These are called the communicable diseases the incidence of which was very high about 2 decades ago. But gradually the incidence of these has considerably decreased, thanks to the boon of improved technology and better living standards. However, another set of diseases, called the non communicable diseases (NCD) have slowly crept in and now has laid its trap on mankind in this industrialized society. These are the ones which occur not due to contact but due to certain modifiable and non modifiable factors. In this class is one of the most wide spread disorders, the coronary artery disease (CAD).
The non modifiable factors are age, gender, race and family history. Family history could include incidence of diabetes, blood pressure, obesity or cardio vascular disease. The risk of developing CAD increases with age greater than 45 years in men and 55 years in women. A family history of early heart disease would mean heart disease in the father or brother diagnosed before age 55 years and in the mother or sister below 65 years. So what about the modifiable risk factors? Can we by some modifications in our lifestyle help avert the dreadful disease? Yes certainly. These are our lifestyle factors –dietary habits, our environment, our social life and habits like alcohol, smoking, physical activity and sleep pattern.
Our dietary pattern and eating culture have taken a big leap from that of high fiber based cereals, pulses, vegetables and fresh fruits to refined, processed foods, high in fats and also in sodium content. Added to these, is the decreasing physical activity from that of a once more active lifestyle. These are the main causes of high blood pressure, diabetes and obesity. Consumption of alcohol, smoking and erratic sleeping hours coupled with a highly demanding stressful life have further added to the miseries.
In this context, therefore health workers have shifted focus on prevention of such diseases and thereby increasing our lifespan rather than just treat or cure them. The answer to these problems hence lies in to reverting back to the age old lifestyle of healthy diets, more physical activity and avoidance of alcohol and smoking. For this one can get involved in some relaxation activities like yoga, meditation or going out for long walks or perhaps a break from the demanding schedule once in a while.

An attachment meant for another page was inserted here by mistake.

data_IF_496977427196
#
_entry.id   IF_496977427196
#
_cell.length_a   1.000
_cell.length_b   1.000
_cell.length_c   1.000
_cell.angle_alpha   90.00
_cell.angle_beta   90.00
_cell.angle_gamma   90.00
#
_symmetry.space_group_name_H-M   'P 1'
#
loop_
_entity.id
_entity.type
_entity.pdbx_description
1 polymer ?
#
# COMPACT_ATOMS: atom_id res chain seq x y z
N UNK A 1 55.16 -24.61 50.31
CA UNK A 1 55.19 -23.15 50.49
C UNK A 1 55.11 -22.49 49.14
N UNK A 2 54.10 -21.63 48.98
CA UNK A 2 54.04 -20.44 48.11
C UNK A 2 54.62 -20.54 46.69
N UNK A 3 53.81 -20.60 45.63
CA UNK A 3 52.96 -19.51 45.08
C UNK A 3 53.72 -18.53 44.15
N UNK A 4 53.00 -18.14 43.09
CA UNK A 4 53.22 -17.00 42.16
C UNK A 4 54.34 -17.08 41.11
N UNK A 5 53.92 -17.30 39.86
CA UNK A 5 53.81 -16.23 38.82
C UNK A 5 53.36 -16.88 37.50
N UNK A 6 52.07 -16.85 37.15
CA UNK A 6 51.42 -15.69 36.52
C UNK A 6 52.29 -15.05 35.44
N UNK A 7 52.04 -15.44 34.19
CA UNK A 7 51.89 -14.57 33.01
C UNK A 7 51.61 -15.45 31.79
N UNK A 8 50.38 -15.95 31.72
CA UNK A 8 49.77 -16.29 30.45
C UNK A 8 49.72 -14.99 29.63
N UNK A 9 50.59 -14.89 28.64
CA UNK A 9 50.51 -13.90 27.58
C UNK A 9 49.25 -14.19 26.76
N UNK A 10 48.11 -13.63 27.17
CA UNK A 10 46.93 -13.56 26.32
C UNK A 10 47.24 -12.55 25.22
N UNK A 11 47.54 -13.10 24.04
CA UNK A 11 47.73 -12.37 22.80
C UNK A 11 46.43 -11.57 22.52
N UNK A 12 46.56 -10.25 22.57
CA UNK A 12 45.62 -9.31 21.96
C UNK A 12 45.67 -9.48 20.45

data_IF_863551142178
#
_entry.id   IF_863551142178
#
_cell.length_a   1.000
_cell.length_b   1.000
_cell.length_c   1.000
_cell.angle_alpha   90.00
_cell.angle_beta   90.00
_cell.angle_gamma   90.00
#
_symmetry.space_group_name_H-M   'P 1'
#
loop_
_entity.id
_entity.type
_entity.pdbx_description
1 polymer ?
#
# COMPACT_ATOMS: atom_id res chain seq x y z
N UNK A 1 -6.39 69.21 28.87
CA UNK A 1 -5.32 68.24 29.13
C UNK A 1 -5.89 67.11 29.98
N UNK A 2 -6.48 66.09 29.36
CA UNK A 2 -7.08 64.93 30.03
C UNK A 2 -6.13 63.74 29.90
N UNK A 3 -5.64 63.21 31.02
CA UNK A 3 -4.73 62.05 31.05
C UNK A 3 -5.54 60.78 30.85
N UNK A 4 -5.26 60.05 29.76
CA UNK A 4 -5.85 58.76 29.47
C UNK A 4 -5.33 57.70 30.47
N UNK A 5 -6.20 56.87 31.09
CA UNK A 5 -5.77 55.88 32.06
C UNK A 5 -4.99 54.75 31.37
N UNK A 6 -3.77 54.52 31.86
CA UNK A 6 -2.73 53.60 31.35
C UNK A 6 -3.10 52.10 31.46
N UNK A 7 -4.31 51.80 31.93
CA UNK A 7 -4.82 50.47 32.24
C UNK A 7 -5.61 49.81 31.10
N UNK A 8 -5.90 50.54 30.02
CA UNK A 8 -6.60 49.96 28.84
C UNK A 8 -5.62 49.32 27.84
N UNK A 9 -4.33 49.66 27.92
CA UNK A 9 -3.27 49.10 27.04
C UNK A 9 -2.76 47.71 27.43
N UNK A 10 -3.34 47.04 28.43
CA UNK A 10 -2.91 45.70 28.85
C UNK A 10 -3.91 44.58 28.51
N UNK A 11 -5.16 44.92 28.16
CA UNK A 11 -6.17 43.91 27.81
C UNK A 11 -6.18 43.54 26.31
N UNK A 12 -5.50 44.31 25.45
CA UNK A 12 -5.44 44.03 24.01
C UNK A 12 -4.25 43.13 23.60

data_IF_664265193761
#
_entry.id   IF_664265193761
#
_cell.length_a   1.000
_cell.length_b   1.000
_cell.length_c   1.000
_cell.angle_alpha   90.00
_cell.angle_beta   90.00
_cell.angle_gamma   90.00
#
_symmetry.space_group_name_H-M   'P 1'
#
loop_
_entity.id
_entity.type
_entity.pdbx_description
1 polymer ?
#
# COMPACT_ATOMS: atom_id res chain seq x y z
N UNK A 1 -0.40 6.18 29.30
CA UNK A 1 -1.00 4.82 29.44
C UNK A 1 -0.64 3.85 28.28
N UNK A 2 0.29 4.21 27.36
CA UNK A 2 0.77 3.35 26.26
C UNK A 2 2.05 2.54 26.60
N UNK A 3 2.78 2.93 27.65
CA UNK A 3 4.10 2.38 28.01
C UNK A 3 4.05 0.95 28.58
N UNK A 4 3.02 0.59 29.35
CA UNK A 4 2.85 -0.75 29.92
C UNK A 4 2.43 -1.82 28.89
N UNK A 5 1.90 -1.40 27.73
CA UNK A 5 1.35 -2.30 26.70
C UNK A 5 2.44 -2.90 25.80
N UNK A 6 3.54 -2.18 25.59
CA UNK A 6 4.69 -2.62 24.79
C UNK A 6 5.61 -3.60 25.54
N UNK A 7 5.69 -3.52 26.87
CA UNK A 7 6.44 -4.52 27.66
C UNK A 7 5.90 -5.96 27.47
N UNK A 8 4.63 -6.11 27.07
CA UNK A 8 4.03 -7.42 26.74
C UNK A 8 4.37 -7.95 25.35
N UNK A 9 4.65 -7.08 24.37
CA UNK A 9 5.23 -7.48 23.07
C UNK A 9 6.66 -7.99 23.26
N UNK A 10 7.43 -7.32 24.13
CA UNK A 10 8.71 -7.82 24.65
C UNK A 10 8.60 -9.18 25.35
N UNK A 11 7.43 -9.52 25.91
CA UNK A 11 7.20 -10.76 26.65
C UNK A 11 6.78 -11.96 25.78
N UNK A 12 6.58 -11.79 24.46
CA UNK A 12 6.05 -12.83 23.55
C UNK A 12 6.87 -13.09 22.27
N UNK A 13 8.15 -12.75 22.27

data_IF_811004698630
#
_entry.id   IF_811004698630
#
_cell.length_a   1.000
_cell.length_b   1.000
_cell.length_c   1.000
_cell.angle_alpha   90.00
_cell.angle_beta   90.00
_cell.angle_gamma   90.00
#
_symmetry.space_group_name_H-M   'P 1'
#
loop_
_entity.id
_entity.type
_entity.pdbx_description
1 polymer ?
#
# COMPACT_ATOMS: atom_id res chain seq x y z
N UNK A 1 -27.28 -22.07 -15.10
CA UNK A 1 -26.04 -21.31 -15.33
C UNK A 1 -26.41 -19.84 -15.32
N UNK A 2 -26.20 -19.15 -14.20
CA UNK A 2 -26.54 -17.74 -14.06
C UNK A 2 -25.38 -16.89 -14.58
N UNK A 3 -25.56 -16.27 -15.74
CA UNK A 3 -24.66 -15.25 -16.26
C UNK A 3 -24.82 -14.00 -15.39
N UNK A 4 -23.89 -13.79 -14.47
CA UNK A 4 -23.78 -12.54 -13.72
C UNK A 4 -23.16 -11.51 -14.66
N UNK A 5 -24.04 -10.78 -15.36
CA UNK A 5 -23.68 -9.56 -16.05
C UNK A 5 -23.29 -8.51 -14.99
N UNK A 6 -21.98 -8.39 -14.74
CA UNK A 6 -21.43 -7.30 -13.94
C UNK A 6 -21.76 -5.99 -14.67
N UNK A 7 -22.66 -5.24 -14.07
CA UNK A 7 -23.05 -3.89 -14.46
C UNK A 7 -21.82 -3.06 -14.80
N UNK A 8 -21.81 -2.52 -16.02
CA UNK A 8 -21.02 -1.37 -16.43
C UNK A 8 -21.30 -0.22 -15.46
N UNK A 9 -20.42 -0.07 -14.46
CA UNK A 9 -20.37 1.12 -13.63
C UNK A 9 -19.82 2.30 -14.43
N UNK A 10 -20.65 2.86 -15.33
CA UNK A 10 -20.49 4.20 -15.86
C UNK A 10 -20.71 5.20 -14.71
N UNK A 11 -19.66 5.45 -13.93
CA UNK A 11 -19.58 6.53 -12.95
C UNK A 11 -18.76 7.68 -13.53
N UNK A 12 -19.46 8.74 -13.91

In non modifiable conditions, where there is a family history of any one of the above mentioned problems, even there we can play some role in averting or perhaps delaying it or at least minimizing the severity of the disease. Timely action can always go a long way in developing more complications in the long run. It is advisable to maintain a routine check of those either annually or 6 monthly in case of high risk groups. For instance, one could get his/her blood pressure check done and monitoring it at the ideal or near ideal value of 120/80 mm of Hg. A fasting blood sugar value of < 100 mgs/dl, a total cholesterol value of <200 mg, triglycerides <150 mgs, LDL (bad cholesterol) <130mg and a HDL (good cholesterol) of 45 -75 mg/dl should be the ideal target to be maintained.
So to avoid falling prey to the coronary artery diseases, the major focus in our lifestyle should be on healthy eating pattern, a healthy body weight, a desirable lipid and blood sugar profile and an acceptable blood pressure range.
A little care and effort in our day to day life can certainly help us remain healthy and disease free for a longer span in the times to come.